Special duty as a Marine Embassy Security Guard comes with a lot of perks, from financial incentives to added promotion potential and the ability to work at diplomatic facilities around the world.

And a 2021 change that allows a small number of married Marines to serve on Marine security guard duty has been wildly popular, with available slots filling up quickly.

As a longtime advocate of the Marine security guard program, Col. Kelly Frushour, the newly established commanding officer of Marine Corps Embassy Security Group, said she was thrilled to see the change, as she believed it would expand the pool of high-quality Marines that the group can recruit from.

“A number of times with Marines, I’ve tried to tell them about the MSG program, only to find out that they were married or engaged,” she said. “So I thought it was great.”

Due to the position’s high visibility and diplomatic sensitivities, Marine security guard duty is subject to some of the most stringent requirements anywhere in the Marine Corps.

Guards must be U.S. citizens; display “a high level of maturity, sound judgment and moral character;” demonstrate financial stability; and display a professional appearance including above-average physical fitness and even good teeth.

The policy change allowed married Marines with dependents in the rank of sergeant only to volunteer for a 36-month assignment to the Marine Security Augmentation Unit.

“While MSAU is based in Quantico, Marines assigned to MSAU can expect numerous, short-duration [temporary additional duty] deployments to augment security at embassies and consulates and to provide security support during senior level U.S. official visits overseas,” the policy change states.

The change, which allowed the Marine Corps to expand eligibility for embassy security, also bypasses the potential challenge of co-locating Marines’ families at far-flung embassy and consulate postings.

In 2022, 20 MSAU spots were opened to married Marines, Frushour said; 23 already have entered training. Frushour said it likely is the overage is due to calculations about troops who have to drop from one of the five annual training courses for various reasons.

“The number one question when [MCESG recruiters] conduct road shows and briefs is about the married MSAU program,” Frushour said. “So it looks like it’s been working out really, really well.”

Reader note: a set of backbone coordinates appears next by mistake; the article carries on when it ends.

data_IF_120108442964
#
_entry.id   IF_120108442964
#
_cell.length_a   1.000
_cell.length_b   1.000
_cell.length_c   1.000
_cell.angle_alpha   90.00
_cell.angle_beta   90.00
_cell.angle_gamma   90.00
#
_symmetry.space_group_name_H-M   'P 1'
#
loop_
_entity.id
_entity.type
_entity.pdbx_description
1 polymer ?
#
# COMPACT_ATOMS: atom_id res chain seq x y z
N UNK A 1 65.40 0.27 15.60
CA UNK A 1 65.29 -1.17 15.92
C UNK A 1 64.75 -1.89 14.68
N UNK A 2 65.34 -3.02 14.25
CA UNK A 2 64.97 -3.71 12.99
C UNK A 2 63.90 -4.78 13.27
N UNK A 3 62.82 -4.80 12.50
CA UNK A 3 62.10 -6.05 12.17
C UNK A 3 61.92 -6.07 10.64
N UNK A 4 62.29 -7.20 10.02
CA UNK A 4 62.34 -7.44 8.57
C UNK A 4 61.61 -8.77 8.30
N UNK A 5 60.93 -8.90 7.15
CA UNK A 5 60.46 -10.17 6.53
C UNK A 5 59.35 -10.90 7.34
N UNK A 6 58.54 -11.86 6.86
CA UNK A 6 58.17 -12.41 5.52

Another change that affects all Marine security guards concerns the tattoo policy: The special duty long has had even more stringent ink regulations than the regular Marine Corps, including limitations on size and placement of tattoos.

But when the service changed policy in 2021 to permit sleeve tattoos in a much-hailed move, security group Marines were included in the change.

“Sleeve tattoos will not automatically disqualify Marines from being assigned to the Marine Corps Embassy Security Group (MCESG),” Corps spokesman Capt. Ryan Bruce, told Marine Corps Times in December 2021. “However, the MCESG will continue to screen current and contemplated tattoos for all applicants and Marines currently serving as Marine Security Guards.”

However, tattoo content may still disqualify a Marine from security guard duty, Bruce added at the time, noting that country cultural sensitivities would be taken into account.

Frushour said that the screening process is twofold: ink gets evaluated by recruiting teams and then again when prospective embassy security guards arrive at the schoolhouse in Quantico, Virginia.

While Marines are just beginning to make it through the processing pipeline following the tattoo policy change, Frushour said a few sleeve-sporting troops already have begun embassy security duty.

“So far, we have had a small handful [of Marines] with sleeves that have been accepted,” she said.

One of those Marines, she said, is now on the Marine Corps Embassy Security Group recruiting and assessment team.

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